Many of us use navigation devices like Garmin, or web-based apps like Google Maps or Ways, to locate a new restaurant, find the shortest or quickest route between two places, or just find the closest gas station to our current location. These mapping tools have transformed the way we research and navigate our world geographically. Now Montgomery County has created FoodStat. It’s an easy-to-use, interactive data analysis website to help us reach our goal of everyone in Montgomery having access to healthy, affordable food.
The Montgomery County Food Council, Manna Food Center, the Capital Area Food Bank, and the Montgomery County Department of Health and Human Services collaborated with Office of the County Executive staff to create this online platform.
FoodStat is the first specific application of Montgomery County’s larger database, called CountyStat. FoodStat uses more than 60 indicators of vulnerability and need in our county. The data can be viewed as map layers grouped into six main categories: boundaries, community assets, retail food, food assistance providers, transportation access, and demographics.
Heather Bruskin, Executive Director of the Food Council, explains how FoodStat will be used. “We hope that FoodStat will enable government agencies, food assistance providers, and any other interested parties to analyze the community’s access to food, its transportation and infrastructure needs, high-priority zones and service delivery gaps.”
“We’re excited to use FoodStat for Community Food Rescue,” Cheryl Kollin, CFR’s Program Director, says. “Overlaying data provides a powerful analysis and visualization tool. For example one map displays the percentages of residents that are estimated to be food insecure, and we can pair it with locations of farmers markets as sources of potential fresh produce donations.” CFR currently picks up from the Olney Farmers Market and the Kentlands Mainstreet Market and seeks others. FoodStat will help CFR target communities and potentially match donated surplus produce left after the farmers markets with nearby food assistance providers.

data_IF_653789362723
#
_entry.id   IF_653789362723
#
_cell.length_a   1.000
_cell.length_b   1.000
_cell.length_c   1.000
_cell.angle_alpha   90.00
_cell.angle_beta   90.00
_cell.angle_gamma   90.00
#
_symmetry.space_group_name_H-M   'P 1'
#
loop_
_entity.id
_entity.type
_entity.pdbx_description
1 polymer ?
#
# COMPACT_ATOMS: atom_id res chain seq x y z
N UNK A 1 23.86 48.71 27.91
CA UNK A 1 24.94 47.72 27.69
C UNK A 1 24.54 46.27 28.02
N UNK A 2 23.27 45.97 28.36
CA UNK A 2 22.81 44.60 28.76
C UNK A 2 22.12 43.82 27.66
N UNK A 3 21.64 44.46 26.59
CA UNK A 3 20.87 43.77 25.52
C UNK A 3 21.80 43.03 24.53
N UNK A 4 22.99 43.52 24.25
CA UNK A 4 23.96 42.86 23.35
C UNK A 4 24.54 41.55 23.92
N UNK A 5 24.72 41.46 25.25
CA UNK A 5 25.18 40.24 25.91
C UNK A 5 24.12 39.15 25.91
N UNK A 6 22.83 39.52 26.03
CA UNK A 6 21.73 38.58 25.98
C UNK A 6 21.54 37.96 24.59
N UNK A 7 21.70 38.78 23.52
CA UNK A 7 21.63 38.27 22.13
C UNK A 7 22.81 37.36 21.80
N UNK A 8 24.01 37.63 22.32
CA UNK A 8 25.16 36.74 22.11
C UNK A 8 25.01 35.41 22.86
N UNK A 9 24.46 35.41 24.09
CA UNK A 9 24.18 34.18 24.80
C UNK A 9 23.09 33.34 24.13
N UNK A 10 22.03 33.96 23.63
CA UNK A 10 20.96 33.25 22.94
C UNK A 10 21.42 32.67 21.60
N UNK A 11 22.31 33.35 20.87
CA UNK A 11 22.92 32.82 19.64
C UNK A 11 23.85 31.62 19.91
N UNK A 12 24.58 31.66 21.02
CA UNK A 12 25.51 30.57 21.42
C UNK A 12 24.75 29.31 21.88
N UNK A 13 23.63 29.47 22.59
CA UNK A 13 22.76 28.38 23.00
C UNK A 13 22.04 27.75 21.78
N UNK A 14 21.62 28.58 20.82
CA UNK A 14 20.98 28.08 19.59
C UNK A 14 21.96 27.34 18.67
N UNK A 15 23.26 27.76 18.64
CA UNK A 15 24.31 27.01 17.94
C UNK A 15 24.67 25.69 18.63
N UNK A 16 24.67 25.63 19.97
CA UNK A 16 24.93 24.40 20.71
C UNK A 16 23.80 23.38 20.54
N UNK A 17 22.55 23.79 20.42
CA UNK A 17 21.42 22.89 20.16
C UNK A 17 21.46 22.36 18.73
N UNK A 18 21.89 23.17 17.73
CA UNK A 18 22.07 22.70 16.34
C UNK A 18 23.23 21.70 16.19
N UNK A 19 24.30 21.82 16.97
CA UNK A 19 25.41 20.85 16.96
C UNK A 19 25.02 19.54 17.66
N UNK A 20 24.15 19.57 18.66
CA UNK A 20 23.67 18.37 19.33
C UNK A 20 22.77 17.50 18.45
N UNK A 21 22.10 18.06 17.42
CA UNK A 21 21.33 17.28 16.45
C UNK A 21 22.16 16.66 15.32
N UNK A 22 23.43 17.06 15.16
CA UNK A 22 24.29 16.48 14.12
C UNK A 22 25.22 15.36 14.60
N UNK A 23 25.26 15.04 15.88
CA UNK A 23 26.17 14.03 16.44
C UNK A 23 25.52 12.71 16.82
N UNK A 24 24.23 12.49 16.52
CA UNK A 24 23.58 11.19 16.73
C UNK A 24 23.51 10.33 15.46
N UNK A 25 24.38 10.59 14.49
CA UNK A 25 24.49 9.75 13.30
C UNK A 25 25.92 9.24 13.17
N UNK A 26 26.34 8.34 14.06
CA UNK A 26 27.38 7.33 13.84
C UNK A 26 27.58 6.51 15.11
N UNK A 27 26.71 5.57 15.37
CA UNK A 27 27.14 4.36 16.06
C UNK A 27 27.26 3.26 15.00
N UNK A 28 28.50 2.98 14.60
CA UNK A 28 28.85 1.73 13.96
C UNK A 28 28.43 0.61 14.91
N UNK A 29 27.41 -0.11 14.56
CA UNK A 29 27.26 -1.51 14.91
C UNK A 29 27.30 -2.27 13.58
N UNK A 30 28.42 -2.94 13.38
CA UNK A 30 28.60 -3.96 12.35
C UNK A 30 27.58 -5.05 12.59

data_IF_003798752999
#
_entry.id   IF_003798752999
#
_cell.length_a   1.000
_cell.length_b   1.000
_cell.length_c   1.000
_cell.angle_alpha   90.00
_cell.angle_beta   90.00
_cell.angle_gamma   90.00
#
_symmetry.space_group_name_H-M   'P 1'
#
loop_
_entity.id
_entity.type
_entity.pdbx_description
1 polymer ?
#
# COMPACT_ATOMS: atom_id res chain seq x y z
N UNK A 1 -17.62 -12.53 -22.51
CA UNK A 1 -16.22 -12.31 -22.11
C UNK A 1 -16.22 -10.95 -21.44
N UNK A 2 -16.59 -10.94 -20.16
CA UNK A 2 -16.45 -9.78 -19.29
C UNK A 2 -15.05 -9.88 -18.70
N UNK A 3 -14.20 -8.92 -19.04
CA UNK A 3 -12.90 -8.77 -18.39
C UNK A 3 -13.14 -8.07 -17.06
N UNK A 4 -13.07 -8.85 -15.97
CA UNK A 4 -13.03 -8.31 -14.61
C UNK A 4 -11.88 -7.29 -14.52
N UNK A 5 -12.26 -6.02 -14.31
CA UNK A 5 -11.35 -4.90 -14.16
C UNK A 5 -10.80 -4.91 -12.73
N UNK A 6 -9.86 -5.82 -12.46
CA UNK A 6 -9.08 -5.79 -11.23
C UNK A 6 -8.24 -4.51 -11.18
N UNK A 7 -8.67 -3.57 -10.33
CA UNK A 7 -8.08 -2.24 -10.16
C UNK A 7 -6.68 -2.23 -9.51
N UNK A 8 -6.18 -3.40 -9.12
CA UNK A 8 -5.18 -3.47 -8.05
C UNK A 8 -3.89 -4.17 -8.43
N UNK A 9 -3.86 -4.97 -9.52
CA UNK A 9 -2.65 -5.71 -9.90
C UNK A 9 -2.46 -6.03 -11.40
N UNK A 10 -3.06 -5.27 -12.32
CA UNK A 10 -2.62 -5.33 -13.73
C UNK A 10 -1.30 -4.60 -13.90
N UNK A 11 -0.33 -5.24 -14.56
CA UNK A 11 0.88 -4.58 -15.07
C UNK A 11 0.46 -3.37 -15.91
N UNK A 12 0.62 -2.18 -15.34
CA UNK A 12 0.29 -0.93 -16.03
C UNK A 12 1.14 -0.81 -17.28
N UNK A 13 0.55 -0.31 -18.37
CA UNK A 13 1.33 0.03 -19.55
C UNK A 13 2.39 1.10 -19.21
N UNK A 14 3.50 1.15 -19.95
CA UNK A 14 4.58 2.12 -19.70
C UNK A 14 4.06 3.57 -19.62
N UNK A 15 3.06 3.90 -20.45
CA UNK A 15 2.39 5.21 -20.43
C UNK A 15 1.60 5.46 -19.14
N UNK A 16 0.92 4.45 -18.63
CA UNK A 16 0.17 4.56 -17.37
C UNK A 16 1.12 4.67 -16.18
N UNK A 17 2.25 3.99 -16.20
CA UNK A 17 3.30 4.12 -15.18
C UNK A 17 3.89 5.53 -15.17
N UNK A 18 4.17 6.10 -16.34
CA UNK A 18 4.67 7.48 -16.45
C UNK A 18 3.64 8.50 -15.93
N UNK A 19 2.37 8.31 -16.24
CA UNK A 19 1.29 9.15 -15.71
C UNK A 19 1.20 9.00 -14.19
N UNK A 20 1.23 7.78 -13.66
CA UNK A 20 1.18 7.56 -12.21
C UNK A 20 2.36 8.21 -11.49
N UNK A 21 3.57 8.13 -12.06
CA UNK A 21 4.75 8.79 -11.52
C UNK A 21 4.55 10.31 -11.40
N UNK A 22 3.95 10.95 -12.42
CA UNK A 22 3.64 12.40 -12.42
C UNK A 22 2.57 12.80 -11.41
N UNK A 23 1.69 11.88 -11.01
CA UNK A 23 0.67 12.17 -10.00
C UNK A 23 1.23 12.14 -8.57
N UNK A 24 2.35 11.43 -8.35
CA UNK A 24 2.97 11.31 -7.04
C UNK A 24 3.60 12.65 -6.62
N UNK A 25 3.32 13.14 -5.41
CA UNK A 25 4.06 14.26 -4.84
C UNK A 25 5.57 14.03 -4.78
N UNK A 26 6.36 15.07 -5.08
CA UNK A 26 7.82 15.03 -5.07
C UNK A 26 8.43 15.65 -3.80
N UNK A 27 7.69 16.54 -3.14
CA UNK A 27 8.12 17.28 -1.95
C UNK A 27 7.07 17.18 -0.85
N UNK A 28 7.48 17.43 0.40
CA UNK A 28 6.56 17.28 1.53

To make FoodStat an even more valuable resource for food recovery and redistribution, CFR hopes to link it with the data from CFR’s Chowmatch matching tool. In tech geek speak, this would be an Application Programming Interface (API), which would allow FoodStat to add and automatically update data layers showing the ChowMatch network and food runs. For example, with this capability, we could overlay FoodStat’s map of food businesses that offer culturally-appropriate food with a ChowMatch data layer displaying CFR food assistance providers nearby that seek these types of food donations. Then we can focus our outreach efforts on recruiting these businesses in proximity to where this food is most needed. Having ChowMatch’s data layers linked to FoodStat will hopefully raise CFR’s visibility, show our stakeholders the value that CFR brings to the county and help us expand our network.
FoodStat drills down into local data, which supplements national food insecurity data that the non-profit, Feeding America, publishes at state and county levels. For other U.S. communities that don’t have access to local, interactive mapping, the Environmental Protection Agency’s (EPA) newly released Excess Food Opportunities Map identifies more than 500,000 potential generators of excess food nationwide, such as correctional facilities, educational institutions, healthcare facilities, hospitality industry, food manufacturers and processors, and food wholesalers and distributors. It also identifies more than 4,000 potential recipient organizations that divert wasted food from landfills for re-distribution to people, composting, or anaerobic digestion. Visit the EPA website to learn more about the map, and to access a user guide and the technical methodology.
In the world of food security, FoodStat is a great navigational tool. Looking at the big picture, Bruskin sums up, “we hope that FoodStat will lead to the creation of policies and strategies that will inform priorities, drive collective impact, and ultimately reduce food insecurity in Montgomery County.”